De Raad voor Cultuur is het wettelijke adviesorgaan van de regering en het parlement op het terrein van kunst, cultuur en media. De raad is onafhankelijk en adviseert, gevraagd en ongevraagd, over actuele beleidskwesties en subsidieaanvragen.

Summary: Valuing passion - Reinforcing the labour market in the cultural and creative sector

Background

In January 2016, the Social and Economic Council (SER) and the Council for Culture (RvC) published the Verkenning arbeidsmarkt culturele sector (Survey of the Labour Market in the Cultural Sector).  In the report, the two councils concluded that the employment circumstances of many people working in the cultural and creative sector were a cause for concern. The declining number of jobs, the relatively high risk of unemployment, the growing body of self-employed people without basic social security coverage, the low and declining incomes and the weak negotiating position of workers were highlighted as key features of the current climate. The labour market climate was said to be the result of the particular characteristics of the cultural and creative sector, the government's policy of austerity and the economic crisis. In June 2016, prompted partly by the survey, the Federatie Cultuur (Culture Federation)  and the FNV Kiem trade union  asked the SER and the RvC to advise them about practical solutions for the structural problems affecting the sector's labour market. Jet Bussemaker, Minister of Education, Culture and Science, subsequently asked that, in their report, the two councils should additionally indicate what they saw as the respective responsibilities of the sector, the national government and the subsidising and commissioning organisations.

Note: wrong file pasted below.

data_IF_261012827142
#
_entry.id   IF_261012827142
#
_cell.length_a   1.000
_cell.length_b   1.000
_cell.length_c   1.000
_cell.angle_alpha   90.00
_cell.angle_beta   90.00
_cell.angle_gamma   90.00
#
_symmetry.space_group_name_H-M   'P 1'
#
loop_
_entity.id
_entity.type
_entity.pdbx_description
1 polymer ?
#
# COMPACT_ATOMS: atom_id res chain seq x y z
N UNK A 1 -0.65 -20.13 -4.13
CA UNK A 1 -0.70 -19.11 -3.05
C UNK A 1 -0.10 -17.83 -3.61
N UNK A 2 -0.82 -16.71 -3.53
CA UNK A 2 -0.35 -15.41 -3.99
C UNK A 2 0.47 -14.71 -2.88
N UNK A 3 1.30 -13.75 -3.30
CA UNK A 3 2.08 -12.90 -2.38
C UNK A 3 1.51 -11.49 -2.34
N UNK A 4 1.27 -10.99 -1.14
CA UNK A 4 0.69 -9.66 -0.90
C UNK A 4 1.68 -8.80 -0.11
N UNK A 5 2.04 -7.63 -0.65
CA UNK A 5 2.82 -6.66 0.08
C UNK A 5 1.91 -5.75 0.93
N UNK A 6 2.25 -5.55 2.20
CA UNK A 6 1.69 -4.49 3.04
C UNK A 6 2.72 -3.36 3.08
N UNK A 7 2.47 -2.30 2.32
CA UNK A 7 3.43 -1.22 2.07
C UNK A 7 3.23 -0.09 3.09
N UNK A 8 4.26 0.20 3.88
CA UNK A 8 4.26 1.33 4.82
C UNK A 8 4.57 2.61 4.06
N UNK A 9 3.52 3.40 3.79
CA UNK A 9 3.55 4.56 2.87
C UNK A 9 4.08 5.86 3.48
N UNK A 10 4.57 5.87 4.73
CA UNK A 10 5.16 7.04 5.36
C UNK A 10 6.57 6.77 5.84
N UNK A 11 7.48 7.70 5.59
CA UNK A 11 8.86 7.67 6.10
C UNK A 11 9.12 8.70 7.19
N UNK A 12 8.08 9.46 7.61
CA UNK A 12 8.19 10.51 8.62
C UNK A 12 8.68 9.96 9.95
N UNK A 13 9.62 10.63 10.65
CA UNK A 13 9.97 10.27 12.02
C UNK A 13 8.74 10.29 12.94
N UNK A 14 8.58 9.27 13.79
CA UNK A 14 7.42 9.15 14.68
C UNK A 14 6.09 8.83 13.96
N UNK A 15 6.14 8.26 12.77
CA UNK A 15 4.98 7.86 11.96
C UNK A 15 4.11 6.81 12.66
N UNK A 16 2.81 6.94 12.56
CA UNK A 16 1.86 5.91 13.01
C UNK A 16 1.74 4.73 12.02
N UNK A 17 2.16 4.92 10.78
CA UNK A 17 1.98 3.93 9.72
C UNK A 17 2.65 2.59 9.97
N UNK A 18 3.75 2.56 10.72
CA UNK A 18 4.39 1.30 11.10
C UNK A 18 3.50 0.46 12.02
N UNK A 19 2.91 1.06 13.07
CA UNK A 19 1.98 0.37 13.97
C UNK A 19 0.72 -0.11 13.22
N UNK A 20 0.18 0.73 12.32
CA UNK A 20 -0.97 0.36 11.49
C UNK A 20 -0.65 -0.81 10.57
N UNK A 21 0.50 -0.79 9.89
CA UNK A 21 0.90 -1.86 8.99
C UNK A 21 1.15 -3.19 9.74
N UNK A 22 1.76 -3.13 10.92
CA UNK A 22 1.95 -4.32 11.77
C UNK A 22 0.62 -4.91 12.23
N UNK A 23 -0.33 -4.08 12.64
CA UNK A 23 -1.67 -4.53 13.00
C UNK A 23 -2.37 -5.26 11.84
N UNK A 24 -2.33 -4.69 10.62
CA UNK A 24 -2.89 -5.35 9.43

The SER and the RvC accordingly asked the committee that produced the original survey to put forward solutions for the issues confronting the sector. To do so, the committee drew upon the results of the Survey and new research data and literature. In addition, two discussion meetings were held with parties active in the sector. The discussion participants and others were also asked to submit position papers setting out proposals for improving the labour market position of people working in the sector.
Thirty-two position papers were received, which were considered in the deliberations reflected in this report.